In the first year or so of learning how to edit images, photographers are completely bombarded by information regarding the dos and don’ts for what makes a good photo. This is one area of post-processing that continues to be misinterpreted.
In this article I want to talk about blown highlights. Contrary to what you might think, if your image has blown highlights, you didn’t necessarily “blow it.” In editing, beginner photographers sometimes trust what they hear over what they see. This can be very evident in how clipped windows or skies are handled in post-processing, bringing them from white down to a gray.
I got rid of that clipping warning, boss.
The Cause of Misunderstanding
There’s no blame or shame here. I’ve done it, and most people reading this have probably done it before too. There’s just so much to learn with photo editing that no one can be expected to get it right straight away.
What I think happens is that photographers fairly quickly learn about the clipping mask in their editor. The first thing they are told about the clipping mask is that when it shows up that means their photo needs work and the best way to do this is boosting the shadows or dropping the highlights.
There is a caveat to this, however. When the camera’s sensor doesn’t have any data recorded for areas that exceeded its dynamic range, dropping the highlights doesn’t bring any detail back and instead the editor will begin to turn the pure whites into pure gray.
This creates a conflict, because a beginner is trusting the software and their teachers over what they can plainly see in the resulting image; Gray open windows in an interior photograph, a gray sun in a landscape, or gray specular highlights shining off a car.
Managing Blown Highlights in Post-Processing
For open windows, probably the best way to manage this after a shoot is to let it be. Windows that are pure white do not look unnatural in a photograph, despite the fact that our eyes have the dynamic range capability to see both inside and out in real life. You’ve probably seen thousands of images that you liked that didn’t have any detail through the windows. However, now that your are scrutinizing your own image, suddenly it might look wrong. But don’t fret, blowing out the outside detail in windows is a great way to simplify an image which makes for a stronger connection to what was important that you were photographing inside.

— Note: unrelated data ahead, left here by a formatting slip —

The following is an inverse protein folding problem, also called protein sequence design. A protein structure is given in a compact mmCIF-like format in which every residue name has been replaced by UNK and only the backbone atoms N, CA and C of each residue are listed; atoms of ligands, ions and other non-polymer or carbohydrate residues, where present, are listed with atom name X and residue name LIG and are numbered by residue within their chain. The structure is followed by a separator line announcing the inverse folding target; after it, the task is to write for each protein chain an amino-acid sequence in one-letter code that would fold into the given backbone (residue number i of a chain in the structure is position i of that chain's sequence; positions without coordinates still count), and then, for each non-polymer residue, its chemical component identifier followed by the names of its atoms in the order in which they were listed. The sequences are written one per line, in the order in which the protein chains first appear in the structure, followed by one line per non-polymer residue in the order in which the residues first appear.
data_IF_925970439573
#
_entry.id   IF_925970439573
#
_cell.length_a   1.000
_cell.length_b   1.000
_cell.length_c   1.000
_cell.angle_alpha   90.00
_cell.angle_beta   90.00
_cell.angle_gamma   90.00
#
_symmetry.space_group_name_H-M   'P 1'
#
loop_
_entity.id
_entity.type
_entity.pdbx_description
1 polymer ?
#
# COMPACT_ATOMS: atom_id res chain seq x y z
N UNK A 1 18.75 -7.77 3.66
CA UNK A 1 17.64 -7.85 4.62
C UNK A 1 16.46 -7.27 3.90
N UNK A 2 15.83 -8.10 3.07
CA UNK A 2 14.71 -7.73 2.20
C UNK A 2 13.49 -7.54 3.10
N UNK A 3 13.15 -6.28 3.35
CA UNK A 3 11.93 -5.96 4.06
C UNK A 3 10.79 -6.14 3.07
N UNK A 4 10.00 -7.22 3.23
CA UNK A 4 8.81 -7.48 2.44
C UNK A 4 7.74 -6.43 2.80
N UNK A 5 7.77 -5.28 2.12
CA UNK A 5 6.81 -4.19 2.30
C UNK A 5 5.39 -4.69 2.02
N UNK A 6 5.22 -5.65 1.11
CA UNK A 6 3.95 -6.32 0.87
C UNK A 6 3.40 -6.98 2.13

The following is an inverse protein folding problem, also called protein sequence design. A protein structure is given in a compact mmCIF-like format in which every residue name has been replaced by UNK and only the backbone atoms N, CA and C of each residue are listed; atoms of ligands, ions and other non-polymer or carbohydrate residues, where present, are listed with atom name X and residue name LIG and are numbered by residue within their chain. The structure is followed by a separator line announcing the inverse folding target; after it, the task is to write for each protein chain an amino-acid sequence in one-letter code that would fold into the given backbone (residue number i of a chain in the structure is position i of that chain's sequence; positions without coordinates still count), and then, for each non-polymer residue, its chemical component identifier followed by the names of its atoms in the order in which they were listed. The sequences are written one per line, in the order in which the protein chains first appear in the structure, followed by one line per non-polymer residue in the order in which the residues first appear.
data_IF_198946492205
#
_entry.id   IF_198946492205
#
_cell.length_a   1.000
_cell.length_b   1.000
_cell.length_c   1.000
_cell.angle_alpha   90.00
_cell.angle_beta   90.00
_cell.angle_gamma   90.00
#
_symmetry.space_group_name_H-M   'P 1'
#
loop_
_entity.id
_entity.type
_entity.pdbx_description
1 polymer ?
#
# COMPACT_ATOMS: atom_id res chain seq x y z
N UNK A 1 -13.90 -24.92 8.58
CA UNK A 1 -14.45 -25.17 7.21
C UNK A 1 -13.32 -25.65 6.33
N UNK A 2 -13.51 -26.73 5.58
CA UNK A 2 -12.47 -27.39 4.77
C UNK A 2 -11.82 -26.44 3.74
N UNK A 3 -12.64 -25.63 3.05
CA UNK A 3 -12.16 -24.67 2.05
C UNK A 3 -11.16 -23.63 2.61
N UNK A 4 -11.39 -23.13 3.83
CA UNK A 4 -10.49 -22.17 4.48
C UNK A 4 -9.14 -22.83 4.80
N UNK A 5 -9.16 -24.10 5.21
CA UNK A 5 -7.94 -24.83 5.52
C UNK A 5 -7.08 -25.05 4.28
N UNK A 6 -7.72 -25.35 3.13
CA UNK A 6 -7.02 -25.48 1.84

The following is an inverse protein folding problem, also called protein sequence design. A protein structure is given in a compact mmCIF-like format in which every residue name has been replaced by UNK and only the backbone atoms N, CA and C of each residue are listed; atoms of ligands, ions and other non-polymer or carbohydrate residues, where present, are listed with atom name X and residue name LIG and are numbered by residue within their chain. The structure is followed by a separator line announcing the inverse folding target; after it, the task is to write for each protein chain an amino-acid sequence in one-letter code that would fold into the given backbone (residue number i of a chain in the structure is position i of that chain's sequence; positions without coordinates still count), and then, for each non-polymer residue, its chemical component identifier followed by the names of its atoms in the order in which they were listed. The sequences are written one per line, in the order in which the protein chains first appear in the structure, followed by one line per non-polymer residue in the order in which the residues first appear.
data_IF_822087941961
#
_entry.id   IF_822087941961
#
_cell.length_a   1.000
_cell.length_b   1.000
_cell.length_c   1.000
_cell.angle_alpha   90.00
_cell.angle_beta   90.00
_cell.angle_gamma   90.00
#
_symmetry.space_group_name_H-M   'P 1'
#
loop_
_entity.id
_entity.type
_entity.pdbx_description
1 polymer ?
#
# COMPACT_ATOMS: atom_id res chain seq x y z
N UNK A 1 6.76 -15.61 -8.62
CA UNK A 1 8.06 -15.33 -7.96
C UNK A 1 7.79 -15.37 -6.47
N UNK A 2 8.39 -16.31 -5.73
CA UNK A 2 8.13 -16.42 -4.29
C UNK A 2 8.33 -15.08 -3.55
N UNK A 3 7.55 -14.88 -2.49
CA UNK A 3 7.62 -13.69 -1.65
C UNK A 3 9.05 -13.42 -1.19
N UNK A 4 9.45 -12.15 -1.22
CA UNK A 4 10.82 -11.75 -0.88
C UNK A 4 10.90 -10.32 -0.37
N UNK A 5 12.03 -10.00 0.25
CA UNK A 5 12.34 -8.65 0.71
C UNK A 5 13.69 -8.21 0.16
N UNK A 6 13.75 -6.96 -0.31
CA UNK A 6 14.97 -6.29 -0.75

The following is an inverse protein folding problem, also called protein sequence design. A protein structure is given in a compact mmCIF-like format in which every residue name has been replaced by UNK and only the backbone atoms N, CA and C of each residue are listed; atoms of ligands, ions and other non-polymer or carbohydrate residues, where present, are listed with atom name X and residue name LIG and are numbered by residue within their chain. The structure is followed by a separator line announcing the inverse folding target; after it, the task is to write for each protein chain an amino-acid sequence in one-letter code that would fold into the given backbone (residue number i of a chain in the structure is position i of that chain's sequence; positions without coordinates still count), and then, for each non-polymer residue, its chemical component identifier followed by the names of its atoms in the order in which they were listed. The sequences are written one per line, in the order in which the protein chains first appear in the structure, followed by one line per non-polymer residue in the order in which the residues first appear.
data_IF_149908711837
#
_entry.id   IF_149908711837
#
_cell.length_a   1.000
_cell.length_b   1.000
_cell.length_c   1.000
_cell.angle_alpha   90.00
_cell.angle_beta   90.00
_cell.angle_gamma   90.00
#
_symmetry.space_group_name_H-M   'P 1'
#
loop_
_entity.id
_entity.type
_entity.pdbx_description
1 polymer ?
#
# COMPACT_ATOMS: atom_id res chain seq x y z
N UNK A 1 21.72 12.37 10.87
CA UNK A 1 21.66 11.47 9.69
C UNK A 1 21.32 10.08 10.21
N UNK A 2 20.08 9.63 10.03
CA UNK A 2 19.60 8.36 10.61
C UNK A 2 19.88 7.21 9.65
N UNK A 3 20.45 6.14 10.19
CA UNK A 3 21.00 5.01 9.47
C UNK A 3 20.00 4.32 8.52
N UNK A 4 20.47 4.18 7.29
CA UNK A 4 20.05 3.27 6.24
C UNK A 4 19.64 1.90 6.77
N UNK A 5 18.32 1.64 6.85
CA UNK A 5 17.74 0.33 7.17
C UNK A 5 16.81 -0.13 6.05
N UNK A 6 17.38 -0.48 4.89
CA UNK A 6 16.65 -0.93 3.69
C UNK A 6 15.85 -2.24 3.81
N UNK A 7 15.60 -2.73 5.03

For landscapes, a common mistake is to bring back highlights for everything including the sun. Unfortunately, most sensors can not capture the dynamic range of everything in a landscape scene plus the sun in frame for one photo. There are a couple options here, one being to return the highlights as far as it will go but don’t enter into the gross gray area. This will leave you with some pure whites, but like the windows, nothing looks unnatural in a photograph when the middle of the sun in pure white; the same can not be said when the sun is gray. Another method I will sometimes use involves split toning. In essence, using split toning on the highlights and filling the sun in just a touch with a creamy yellow will get it looking a little healthier. When I say a touch, I do mean just a small 1 percent difference between being pure white; do not overdo it or we’re no better off than the sun being a gray blob.
If the sky itself is completely gone to white, there’s the option to perform a sky replacement in certain cases. Check out this tutorial for further details on how to do it in Photoshop.
Lastly, one other area that commonly gets reduced to gray are specular highlights. These are the bright, flashy, sparkly reflections that come off reflective surfaces. This one is easy, because if you see these in an image, you know to always leave them as pure white. Even in person, these bright reflections are blinding to look at and are hot white.
Do you have a favorite way of dealing with blown highlights? Leave your tips and tricks in the comments below.